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Cargill plans USD$1b investment for entry into Indonesian poultry industry

Published on 11 December, 2014, Last updated at 03:35 GMT
 
Cargill plans USD$1b investment for entry into Indonesian poultry industry

Cargill is looking to invest up to USD$1 billion to make it’s entrance Indonesia’s poultry industry. The move comes after the company just concluded the construction of its cacao-processing facility in Gresik, East Java, the first in Asia.

CEO of Cargill, David W. Maclennan, spoke during a visit last Tuesday to Jakarta on Tues that the company had spent up to USD$700 million these past four year, and had the potential to earmark another USD$1 billion for spending in the next three to four years.

He spoke that Indonesia was at the top of investment opportunities for Cargill in Southeast Asia, as well as in the top five in growth potential and top 10 in total assets out of 67 countries in which the company operates around the globe.

“[Indonesia] is one of the top opportunities for Cargill, given your population, your growing economy — which is projected to be the eighth largest economy in the world by 2030. When the economy is healthy and growing, people want to eat better,” Maclennan said.

With the population and growing economy combined, he said that the US-based firm was eager to explore the country’s increased disposable income, which is likely to be spent on consuming better food.

While refusing to name the most promising business line out of its five business scopes in Indonesia, emphasising that the company would invest in business that offers more opportunities and growth, he said that cacao and chocolate — in which it is a relatively new player in the country — and the palm-oil industry might be ones to explore.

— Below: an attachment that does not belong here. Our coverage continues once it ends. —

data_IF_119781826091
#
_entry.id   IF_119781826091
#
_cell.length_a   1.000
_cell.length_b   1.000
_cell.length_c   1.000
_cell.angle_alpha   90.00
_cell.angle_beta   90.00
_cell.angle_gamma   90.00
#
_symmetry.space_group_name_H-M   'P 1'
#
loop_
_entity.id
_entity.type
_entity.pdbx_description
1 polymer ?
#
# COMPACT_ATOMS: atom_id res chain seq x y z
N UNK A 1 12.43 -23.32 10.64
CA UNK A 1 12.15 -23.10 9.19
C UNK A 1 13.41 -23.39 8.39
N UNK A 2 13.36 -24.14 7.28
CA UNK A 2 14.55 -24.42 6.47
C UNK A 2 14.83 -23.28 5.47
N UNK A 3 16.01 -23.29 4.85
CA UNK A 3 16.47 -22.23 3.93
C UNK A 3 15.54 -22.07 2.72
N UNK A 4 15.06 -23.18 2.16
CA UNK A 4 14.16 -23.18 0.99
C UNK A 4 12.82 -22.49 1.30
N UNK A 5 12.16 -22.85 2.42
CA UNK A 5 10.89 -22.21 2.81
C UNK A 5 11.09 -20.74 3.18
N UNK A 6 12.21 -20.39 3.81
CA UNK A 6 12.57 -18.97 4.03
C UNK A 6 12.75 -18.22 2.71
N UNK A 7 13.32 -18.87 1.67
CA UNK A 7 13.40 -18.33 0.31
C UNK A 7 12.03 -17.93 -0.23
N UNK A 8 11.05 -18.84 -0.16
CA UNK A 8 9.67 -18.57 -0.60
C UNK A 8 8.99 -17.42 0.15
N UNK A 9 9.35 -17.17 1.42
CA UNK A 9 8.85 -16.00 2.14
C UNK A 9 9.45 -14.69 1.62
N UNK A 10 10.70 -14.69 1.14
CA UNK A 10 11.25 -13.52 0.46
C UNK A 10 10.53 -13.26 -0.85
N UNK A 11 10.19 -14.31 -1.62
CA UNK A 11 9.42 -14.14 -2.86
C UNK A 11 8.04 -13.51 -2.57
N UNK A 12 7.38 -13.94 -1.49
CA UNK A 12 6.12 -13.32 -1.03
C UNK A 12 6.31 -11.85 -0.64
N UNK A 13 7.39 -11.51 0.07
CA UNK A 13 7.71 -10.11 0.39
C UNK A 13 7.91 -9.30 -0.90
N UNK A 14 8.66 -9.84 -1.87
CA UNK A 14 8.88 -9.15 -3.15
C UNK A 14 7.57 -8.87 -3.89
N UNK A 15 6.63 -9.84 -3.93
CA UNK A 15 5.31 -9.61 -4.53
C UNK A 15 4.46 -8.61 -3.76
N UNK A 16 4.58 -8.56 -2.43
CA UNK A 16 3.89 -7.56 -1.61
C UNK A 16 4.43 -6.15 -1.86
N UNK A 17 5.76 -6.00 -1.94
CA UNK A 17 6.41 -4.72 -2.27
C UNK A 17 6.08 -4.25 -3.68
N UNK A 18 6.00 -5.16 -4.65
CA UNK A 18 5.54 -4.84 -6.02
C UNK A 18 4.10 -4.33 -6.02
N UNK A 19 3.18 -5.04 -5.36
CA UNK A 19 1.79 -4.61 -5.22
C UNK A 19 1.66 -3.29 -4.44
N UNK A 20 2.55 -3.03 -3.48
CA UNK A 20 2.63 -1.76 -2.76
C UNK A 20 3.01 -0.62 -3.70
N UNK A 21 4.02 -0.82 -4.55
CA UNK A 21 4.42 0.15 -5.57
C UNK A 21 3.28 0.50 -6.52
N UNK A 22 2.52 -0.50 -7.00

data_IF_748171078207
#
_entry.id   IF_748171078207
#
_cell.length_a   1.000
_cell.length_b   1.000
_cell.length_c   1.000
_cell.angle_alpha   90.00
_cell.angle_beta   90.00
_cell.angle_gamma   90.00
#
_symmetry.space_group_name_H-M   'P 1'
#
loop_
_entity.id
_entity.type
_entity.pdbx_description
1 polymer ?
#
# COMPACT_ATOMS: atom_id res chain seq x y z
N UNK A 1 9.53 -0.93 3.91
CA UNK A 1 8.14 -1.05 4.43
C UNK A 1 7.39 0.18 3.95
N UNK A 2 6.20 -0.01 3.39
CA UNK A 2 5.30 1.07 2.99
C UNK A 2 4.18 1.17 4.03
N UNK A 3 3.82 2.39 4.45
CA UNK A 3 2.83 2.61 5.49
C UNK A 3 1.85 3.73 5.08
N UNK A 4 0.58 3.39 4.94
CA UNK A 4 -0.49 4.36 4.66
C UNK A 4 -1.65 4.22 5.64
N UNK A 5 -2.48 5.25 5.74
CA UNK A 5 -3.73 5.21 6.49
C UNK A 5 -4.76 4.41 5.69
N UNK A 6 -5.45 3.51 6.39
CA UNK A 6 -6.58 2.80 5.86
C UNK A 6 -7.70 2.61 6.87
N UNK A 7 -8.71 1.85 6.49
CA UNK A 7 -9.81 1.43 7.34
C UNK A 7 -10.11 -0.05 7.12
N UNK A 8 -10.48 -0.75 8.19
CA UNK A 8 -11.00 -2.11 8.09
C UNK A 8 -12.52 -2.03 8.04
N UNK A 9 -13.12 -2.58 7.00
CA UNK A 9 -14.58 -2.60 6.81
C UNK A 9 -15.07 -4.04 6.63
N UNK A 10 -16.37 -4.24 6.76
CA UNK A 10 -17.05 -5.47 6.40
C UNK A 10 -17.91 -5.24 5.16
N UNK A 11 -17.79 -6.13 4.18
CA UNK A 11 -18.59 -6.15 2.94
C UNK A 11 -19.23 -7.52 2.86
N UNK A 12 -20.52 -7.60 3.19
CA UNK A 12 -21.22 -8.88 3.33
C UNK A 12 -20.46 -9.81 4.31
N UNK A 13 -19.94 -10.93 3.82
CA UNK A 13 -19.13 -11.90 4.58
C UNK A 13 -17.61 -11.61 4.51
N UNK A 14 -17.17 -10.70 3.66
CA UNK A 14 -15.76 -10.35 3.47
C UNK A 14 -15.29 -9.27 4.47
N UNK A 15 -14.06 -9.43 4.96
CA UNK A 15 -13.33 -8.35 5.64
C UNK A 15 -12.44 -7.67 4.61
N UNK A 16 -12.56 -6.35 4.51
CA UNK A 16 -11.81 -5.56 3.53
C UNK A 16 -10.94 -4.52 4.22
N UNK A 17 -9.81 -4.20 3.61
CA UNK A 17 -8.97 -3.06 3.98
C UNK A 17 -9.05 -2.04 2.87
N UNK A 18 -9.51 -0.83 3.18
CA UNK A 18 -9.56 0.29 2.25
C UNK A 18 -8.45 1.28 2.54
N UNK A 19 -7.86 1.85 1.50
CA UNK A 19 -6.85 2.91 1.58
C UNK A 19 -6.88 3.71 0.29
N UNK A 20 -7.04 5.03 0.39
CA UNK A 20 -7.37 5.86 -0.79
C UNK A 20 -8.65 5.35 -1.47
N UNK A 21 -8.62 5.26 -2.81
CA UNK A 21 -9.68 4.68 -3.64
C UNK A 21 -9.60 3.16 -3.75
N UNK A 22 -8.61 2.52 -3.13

He further added that Cargill would put aside a sum of the projected figure to enter the poultry business in the coming few years.

“We are interested in the poultry industry as a way to expand. The industry we are looking at, I think is the perfect industry at the perfect time for Indonesia,” he said, adding that it might be too early for the company to further break down details on the investment.

“This might be not exactly correct but poultry consumption has doubled in around three or four years,” he went on.

While Indonesia itself already has well-established poultry players that dominate the market — such as Charoend Pokphand and Japfa Comfeed — Maclennan said that the global firm was confident and comfortable in its future investment in the country, especially given its expertise in the industry and having been a prominent poultry player in numerous countries around the globe.

Cargill, which has been operating for nearly 150 years, made its first Indonesian entry through the animal-feed business in 1974.

The company’s business in Indonesia currently comprises animal nutrition, cacao, grain and oilseeds, palm oil, as well as starches and sweeteners.

Among its latest Indonesian investment is a $100-million cacao-processing facility in Gresik, which commenced construction May last year and is to be officially launched on Wednesday.

The factory has the capacity to produce up to 70,000 tons of cacao per annum. More than half of its production will cater to the wider Asian market, with China becoming its top market priority.

Other investments include a $25-million animal-feed plant in Pasuruan, East Java, built last year. It has also disbursed $100 million to develop 10,000 hectares of sustainable oil-palm plantations in Mulut, South Sumatra, and $300 million to acquire a majority stake in a starches and sweeteners company in Pasuruan, East Java.

The US’ largest privately held company booked $134.9 billion between July 2013 and June 2014, while its net earnings hit $1.87 billion.

 

 
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